White Hare is an experimental novel in progress that I have been working on as part of my Creative Writing BA (Hons). The story genre is a domestic thriller with gothic elements.
‘Midway upon the journey of our life, I found myself within a forest dark, for the straightforward pathway had been lost.’
— Dante Alighieri, Inferno Canto I
‘In Nature’s temple, living pillars rise
Speaking sometimes in words of abstruse sense;
Man walks through woods of symbols, dark and dense,
Which gaze at him with fond familiar eyes.
— Charles Baudelaire, Correspondences
Led by one headlamp, the van passes through Abriachiltie Village and rumbles over bumpy track, sputtering when the incline steepens. Rosa Ross hums along to Bon Jovi’s ‘Always’, which is playing on the radio. Slate clouds burble across the evening sky, threatening a downpour, and seagulls drift by in search of food, screeching. Condensation slicks the windows, and Rosa leans against the passenger door, while her husband, Lachlan, coaxes the steering wheel with one hand, negotiating the high camber. Between them, their son, Jonah, sits high-up on a booster chair, dangling long, slim legs, which poke out from his navy jogging bottoms. He is playing on the Nintendo Switch they’d given him for his eighth birthday the previous week.
‘Mummy, can I have another malteser, please?’ Jonah draws out the vowels of the last word as he eyes the large bag of sweets Rosa bought for the Samhain Festival in their village next week.
In Abriachiltie they hold a hybrid celebration, Samhain Hallows Eve, and many of the old traditions are still celebrated as villagers usher in the dark half of the year. She offers the packet, and he takes a chocolate ball before resuming his usual position: head hunching over, thumbing the joysticks on the console. He shoulders Rosa’s hand away as she pushes a black curl from his forehead, and a smile nips at the corners of her mouth before she turns her attention back to the window. Along the trail edges, needling fir trees pitch against one another, blotting out light and brushing the sky. Rosa’s fingers go to the locket resting below her collar bone, which juts out, just as her ribs do. She strokes the surface of the silver oval containing photos of Jonah and his twin sister Lily. On Samhain they will mark the second year of Lily’s disappearance.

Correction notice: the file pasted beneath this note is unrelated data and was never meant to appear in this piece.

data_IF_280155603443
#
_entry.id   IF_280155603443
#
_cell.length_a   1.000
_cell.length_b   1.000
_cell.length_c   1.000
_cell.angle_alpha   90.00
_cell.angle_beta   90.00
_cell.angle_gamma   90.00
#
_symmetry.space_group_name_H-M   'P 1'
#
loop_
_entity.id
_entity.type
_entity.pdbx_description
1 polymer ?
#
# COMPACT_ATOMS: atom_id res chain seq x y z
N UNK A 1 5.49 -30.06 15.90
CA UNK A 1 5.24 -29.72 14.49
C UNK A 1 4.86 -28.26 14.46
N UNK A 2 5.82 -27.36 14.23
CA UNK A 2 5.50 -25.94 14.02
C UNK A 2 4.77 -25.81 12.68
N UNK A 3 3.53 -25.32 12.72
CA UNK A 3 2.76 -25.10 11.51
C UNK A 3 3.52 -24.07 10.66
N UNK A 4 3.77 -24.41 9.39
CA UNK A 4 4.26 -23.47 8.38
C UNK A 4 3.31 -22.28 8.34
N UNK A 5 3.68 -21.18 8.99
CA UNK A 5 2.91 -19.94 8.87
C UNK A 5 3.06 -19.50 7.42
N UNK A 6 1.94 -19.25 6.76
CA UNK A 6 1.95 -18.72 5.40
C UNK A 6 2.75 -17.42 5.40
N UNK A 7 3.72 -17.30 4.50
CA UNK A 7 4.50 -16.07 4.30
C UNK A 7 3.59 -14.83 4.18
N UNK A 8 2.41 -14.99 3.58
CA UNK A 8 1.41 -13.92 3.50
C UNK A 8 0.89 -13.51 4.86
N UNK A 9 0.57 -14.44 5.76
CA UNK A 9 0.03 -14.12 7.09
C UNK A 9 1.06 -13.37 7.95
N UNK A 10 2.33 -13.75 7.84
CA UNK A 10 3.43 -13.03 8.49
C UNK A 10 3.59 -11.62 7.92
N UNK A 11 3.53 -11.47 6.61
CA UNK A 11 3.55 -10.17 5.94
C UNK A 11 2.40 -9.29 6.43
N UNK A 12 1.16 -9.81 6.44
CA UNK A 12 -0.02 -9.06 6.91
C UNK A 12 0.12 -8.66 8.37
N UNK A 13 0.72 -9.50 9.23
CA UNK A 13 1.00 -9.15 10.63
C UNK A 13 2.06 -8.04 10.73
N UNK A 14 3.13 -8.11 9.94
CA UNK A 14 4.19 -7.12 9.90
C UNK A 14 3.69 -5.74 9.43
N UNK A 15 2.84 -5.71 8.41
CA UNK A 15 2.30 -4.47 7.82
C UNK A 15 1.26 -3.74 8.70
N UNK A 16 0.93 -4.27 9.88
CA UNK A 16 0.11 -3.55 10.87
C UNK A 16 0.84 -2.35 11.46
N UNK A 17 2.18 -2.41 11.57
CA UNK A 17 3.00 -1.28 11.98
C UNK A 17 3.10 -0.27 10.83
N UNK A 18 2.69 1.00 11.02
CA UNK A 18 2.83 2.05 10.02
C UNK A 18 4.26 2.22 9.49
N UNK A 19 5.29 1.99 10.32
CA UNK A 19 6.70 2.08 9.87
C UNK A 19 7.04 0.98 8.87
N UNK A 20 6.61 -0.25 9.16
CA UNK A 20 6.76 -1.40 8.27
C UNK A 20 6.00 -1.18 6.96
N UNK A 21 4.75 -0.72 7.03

Engine warmth blasts through the vents, making up for the broken heater, and Lachlan wriggles out of his blue-checked lumber jacket. On his left forearm, there is a tattoo of a red rose, and his left wrist displays new markings: a dot, a line and a circle.
‘When did you get those?’ Rosa asks.
He follows her eye line, ‘I’ve had them ages,’ he shrugs.
‘Why those symbols?’
‘Tattoo artist’s idea.’ Lachlan yawns and pulls off his beanie, flinging it onto the dashboard, as though it is something he detests. Peppery curls fall onto his forehead, almost touching his long black lashes.
‘Did you get them done in Inverness?’ She asks.
‘No, here,’ he says, ‘she was a travelling tattoo artist.’
‘She?’ Rosa looks down and flicks a crumb from her jeans.
‘Yes, she.’ He glances at her, but Rosa turns her face to the window.
Lachlan blows air into his cheeks, puffing them up before releasing a slow stream of breath. He turns onto the mile-long lane leading to their house, and the van bumps over stony ground. In the rear, their groceries shuffle backwards, hitting the doors with a soft thump. The rocking vehicle kindles Rosa’s nausea, and she circles the old-fashioned crank handle below the passenger window, allowing cold air to spill in. She inhales several deep breaths which are infused with pine and woodsmoke, and her long hair blows across Jonah’s face. He screws up his nose as strands of red tickle his skin.
‘Mummy stop!’ he whines, as he swipes at his face, eyes never leaving the screen.
Rosa rolls up the window, leaving an open sliver, and returns her eyes to the passing pines. Wind whistles through the gap, and as they approach the entrance to Abriachilte Woods, the van slows to a crawl. Lachlan leans forward, head tilting while he peers through the windscreen, and Rosa isn’t sure if he is staring at the tree harvesters, or something else.
‘They must be felling trees,’ she says.
Without answering, Lachlan draws the van to stop. The suspension creaks as he climbs out, and leaving the door open, he wanders towards the forestry vehicles, stopping when he reaches the gate. Rosa is shivering, even though she is wearing her thick Aran cardigan.
‘What’s Daddy doing?’ Jonah’s heavy jacket rustles against the seat.
‘I don’t know,’ Rosa says, keeping her eyes on Lachlan, who raises his hands and rests them on his head, while he paces back and forth.
In her pocket, her phone beeps, and she slides it out. She presses her index finger to the sensor, unlocking the screen. A message from her friend Eilish appears.